From Hypertext to Hyperdimension Neptunia:The Future of VR Visual Novels

Rebecca Crawford, Yuanyuan Chen

Research output: Chapter in Book/Report/Conference proceedingChapterpeer-review

8 Downloads (Pure)


Visual Novels have recently begun to attract attention in the West, thanks to various successful Kickstarter localization campaigns. However, few visual novels have experimented with VR technologies, despite the fact visual novels replicate VR via psychological manipulation; users have their feelings toyed with, as opposed to their senses. This suggests that there is something about this multi-linear, text-based genre that cannot translate into VR, despite VR’s immersive potential. Moreover, despite being an RPG that gives the player power over potential endings, visual novels have yet to effectively exploit VR’s storytelling capabilities. While the failed Kickstarter campaign for Angels & Demigods contrasts the successful campaign of the acclaimed ‘interactive’ VR ‘visual novel’ narrative game Technolust, it also suggests that VR can be used to tell immersive stories, but potentially not with the typical visual novel format. Successfully crowdfunded visual novels like </reality>deal with VR themes in their narratives, while JRPGs (Japanese Roleplay Games) with VN elements are set in fictional VR worlds, like Sword Art Online Hollow Fragment. This suggests that visual novel fans are intrigued by fictional VR settings and are open to the potential of VR.Interactive fiction and hypertext attracted attention at the latter end of the 20th century for their potential storytelling capabilities, but were criticised for their flimsy narratives. While these multi-linear stories remain in the forms of competitions, these genres were replaced by video games with better graphics and storytelling. Other branching-path narratives continue to reappear in various modern formats like children’s books, games, television, content streaming, hypercomics and visual novels. They also have the potential to appear in VR stories. As interactivity has become more important in art in other areas, freeware software like Twine and Ren’Py allow for the development of modern interactive Fiction (IF) by programmers, writers, artists and developers. Visual novels - often created using Unity or Ren’Py - are text and image based games that involve user agency, IF/branching-path narratives and anime/manga-like character sprites. Visual novel games like Angels & Demigods experiment with VR and IF in their exploration of text and graphic storytelling. While spin-off titles, from games with visual novel elements, like Cyber Danganronpa VR: The Class Trial and Megadimension Neptunia VIIR have taken advantage of the form, with emphasis on gameplay over visual novel story elements in their VR content.For developers to potentially exploit VR, the visual novel will need to be more flexible in its form. Instead of relying on 2D sprites with extremely limited animation and static backgrounds, visual novels should be more open to 3D worlds and animated characters. Just like how digital comics have adapted from print to the include animation in webtoons or comics apps like MadeFire Motion Books, VR visual novels will need to use more animation and interactivity in their design. If they fail to do so, just like IF and hypertext, visual novels will be replaced by other games that successfully adapt to advances in technology.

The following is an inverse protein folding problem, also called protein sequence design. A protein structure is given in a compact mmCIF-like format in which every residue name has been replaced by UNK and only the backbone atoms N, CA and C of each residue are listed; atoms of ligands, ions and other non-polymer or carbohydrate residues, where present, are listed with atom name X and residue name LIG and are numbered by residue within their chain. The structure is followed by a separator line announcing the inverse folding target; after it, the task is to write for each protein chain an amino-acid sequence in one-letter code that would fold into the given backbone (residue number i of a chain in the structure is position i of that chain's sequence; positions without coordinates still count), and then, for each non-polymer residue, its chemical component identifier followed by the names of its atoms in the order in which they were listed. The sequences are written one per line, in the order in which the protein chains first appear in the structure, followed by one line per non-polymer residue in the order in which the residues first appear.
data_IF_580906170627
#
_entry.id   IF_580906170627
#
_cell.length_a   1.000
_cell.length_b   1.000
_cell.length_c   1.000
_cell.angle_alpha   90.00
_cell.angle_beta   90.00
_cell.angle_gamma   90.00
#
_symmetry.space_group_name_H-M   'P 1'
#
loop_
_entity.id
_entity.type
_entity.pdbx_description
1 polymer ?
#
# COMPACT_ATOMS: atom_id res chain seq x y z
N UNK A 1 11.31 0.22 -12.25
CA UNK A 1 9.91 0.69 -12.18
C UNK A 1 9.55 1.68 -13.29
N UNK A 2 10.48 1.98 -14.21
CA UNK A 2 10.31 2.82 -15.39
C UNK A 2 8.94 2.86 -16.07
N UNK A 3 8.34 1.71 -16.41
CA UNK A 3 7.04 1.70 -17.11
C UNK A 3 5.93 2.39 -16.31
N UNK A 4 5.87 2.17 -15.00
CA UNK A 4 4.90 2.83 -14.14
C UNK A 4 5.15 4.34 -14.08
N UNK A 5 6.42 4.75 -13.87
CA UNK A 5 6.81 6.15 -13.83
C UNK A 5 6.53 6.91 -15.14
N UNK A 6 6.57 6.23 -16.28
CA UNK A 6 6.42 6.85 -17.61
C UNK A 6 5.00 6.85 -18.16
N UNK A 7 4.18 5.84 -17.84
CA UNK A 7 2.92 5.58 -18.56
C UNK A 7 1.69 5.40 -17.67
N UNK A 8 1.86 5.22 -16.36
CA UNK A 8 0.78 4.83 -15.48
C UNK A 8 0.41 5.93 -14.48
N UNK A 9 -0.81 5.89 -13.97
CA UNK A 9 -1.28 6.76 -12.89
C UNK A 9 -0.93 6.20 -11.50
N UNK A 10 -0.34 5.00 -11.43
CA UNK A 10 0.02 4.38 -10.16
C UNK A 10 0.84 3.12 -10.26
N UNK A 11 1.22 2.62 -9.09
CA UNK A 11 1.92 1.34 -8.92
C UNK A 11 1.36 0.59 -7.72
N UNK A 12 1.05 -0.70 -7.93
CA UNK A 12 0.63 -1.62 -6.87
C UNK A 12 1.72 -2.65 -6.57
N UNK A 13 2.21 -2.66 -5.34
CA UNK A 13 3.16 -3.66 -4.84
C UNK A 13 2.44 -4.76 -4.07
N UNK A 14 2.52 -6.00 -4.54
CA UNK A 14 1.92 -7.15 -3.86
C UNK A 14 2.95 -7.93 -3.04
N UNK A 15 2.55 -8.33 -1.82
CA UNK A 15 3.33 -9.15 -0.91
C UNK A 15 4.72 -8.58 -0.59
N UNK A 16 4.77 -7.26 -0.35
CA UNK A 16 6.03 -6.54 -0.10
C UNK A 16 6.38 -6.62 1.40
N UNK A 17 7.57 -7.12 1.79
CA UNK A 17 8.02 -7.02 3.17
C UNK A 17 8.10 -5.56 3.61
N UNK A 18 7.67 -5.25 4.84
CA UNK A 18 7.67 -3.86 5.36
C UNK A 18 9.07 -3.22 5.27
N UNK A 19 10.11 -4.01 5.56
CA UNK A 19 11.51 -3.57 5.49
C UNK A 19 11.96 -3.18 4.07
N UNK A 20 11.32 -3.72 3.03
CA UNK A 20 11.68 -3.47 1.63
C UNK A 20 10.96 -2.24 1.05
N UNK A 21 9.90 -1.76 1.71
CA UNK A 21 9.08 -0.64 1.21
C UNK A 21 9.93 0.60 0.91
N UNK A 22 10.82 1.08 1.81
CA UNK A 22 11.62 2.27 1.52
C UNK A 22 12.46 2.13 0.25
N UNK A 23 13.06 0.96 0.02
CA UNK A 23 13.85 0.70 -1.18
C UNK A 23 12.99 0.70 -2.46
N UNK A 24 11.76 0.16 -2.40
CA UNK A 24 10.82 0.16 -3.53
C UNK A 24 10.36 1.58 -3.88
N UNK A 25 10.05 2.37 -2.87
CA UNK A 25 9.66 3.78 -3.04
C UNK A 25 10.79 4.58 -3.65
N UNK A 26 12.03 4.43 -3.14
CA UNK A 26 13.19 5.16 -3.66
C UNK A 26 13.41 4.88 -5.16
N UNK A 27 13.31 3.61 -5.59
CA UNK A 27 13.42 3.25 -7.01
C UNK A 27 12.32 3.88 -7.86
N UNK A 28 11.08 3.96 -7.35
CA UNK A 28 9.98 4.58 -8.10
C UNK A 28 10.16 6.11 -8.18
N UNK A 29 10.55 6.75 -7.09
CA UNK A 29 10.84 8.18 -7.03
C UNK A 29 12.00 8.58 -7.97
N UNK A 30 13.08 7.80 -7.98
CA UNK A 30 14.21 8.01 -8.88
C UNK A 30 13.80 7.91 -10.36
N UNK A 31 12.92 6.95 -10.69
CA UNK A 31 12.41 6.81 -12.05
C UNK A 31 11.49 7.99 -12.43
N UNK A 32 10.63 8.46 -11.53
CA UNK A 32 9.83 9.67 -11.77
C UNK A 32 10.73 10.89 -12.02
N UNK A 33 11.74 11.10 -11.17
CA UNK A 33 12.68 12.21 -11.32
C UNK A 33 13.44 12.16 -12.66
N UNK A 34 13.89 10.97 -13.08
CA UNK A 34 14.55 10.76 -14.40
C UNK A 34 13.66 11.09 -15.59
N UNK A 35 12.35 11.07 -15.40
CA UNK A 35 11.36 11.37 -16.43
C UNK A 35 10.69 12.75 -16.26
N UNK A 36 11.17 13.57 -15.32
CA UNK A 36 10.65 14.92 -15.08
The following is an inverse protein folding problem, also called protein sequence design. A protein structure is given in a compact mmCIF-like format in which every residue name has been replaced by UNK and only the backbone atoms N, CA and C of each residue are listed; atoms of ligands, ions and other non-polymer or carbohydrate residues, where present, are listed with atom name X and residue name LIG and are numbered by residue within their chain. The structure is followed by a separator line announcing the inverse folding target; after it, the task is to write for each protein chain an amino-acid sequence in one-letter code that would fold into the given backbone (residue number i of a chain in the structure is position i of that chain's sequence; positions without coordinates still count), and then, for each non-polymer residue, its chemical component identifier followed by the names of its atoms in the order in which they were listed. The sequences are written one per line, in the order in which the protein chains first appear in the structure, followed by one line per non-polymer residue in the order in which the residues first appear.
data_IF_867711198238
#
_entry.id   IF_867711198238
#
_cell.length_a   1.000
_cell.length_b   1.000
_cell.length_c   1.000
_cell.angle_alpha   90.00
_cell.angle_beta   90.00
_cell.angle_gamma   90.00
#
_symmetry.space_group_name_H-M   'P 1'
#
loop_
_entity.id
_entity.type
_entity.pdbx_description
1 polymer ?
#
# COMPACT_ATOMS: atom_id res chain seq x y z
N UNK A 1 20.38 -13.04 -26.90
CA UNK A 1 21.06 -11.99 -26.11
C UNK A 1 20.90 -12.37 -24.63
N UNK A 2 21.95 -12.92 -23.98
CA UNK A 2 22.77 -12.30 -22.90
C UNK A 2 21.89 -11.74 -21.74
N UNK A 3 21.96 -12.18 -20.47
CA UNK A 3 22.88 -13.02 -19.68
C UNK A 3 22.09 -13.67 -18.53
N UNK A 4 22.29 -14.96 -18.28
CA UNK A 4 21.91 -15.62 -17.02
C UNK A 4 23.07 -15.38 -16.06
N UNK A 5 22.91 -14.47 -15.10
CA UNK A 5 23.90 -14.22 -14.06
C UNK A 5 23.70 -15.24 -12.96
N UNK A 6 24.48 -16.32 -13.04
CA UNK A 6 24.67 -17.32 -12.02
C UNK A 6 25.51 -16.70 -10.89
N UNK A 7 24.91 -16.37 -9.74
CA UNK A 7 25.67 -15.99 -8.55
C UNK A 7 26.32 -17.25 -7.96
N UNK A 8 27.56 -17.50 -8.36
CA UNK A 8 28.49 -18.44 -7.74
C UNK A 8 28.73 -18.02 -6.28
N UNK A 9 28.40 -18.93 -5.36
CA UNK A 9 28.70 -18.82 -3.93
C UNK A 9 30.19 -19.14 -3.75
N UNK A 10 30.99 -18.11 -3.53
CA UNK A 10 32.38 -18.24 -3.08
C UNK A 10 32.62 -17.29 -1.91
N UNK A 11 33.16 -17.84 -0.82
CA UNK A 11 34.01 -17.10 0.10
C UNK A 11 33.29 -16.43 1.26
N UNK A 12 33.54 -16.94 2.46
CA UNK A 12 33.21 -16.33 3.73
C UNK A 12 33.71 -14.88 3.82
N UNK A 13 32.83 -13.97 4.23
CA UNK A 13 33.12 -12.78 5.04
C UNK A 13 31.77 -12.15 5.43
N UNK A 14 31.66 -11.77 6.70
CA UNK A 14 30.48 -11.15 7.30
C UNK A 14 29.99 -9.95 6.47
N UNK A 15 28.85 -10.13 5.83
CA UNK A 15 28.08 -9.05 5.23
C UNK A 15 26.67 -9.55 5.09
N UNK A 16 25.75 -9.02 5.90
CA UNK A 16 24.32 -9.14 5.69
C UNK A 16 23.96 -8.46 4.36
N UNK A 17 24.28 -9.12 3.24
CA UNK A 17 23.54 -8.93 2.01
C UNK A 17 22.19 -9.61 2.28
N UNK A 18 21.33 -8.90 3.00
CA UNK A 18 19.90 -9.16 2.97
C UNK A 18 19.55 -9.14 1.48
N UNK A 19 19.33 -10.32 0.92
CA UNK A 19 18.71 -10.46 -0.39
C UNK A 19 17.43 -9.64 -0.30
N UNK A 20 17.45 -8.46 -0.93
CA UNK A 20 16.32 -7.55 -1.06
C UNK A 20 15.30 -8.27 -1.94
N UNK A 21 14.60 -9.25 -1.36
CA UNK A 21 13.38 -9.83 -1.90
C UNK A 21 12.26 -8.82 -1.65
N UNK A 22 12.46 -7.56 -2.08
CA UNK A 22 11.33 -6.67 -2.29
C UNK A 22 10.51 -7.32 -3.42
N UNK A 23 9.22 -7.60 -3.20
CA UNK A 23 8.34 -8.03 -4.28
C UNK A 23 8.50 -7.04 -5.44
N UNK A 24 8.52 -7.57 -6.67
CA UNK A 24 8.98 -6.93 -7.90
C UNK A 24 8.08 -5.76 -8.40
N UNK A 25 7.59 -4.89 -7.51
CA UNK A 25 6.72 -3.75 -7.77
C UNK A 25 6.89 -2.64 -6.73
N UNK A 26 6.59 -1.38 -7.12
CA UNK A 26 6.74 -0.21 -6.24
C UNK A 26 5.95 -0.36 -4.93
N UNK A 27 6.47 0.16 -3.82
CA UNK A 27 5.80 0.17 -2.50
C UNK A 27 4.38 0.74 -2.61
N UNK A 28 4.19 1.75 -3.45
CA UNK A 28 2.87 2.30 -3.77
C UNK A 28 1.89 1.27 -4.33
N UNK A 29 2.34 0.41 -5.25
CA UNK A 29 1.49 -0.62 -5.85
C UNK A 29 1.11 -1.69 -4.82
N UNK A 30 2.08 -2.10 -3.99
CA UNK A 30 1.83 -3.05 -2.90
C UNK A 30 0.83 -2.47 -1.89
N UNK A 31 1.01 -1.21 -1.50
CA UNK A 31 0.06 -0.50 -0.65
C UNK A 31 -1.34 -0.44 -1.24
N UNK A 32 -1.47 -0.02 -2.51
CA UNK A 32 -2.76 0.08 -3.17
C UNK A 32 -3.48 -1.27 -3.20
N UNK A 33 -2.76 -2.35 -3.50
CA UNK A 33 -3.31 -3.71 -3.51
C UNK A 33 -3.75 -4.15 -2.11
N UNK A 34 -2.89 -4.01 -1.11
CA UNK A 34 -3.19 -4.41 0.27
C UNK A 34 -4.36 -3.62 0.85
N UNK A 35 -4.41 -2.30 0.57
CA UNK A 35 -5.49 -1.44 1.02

Original languageEnglish
Title of host publication2017 23rd International Conference on Virtual System & Multimedia (VSMM)
Number of pages6
ISBN (Electronic) 978-1-5386-4494-2
ISBN (Print)978-1-5386-4493-5
Publication statusAccepted/In press - 23 Oct 2017


  • visual
  • novel
  • hypertext
  • animation
  • branching
  • path
  • narrative
  • VR
  • hyperdimension
  • neptunia
  • JRPG
  • digital
  • storytelling
  • VN
  • manga
  • comic
  • megadimension
  • anime
  • danganronpa
  • sword
  • art
  • online


Dive into the research topics of 'From Hypertext to Hyperdimension Neptunia:The Future of VR Visual Novels'. Together they form a unique fingerprint.

Cite this